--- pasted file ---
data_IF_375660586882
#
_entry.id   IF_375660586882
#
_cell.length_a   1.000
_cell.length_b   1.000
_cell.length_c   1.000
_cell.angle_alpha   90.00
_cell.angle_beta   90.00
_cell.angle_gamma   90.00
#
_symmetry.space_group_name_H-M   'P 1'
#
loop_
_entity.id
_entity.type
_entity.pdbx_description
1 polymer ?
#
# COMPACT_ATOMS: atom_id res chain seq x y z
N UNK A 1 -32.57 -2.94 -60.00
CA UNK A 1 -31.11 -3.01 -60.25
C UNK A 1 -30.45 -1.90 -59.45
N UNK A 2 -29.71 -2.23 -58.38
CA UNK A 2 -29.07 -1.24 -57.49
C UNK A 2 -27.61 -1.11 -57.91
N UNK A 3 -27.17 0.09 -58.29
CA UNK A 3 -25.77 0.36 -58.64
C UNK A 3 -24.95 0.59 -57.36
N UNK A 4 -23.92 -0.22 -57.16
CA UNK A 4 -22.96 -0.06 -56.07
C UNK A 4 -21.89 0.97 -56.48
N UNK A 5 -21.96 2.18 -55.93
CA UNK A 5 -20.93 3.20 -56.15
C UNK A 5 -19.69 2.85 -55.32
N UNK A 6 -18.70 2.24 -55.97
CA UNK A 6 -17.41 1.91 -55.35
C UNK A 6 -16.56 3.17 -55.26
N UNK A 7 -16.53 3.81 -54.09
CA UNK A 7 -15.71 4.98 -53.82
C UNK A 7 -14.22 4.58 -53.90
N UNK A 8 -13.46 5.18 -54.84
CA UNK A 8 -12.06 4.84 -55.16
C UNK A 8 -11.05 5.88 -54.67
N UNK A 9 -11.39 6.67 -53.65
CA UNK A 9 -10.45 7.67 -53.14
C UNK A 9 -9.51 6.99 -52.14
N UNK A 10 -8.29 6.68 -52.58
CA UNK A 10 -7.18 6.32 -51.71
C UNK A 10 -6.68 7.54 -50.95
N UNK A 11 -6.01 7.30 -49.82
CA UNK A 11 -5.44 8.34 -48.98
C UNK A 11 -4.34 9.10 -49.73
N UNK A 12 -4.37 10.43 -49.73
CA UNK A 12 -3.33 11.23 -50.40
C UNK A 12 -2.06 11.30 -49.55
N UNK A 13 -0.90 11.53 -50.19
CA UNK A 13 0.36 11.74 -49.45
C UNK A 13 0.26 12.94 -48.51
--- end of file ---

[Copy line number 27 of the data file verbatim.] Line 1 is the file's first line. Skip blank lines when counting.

N UNK A 3 -27.17 0.09 -58.29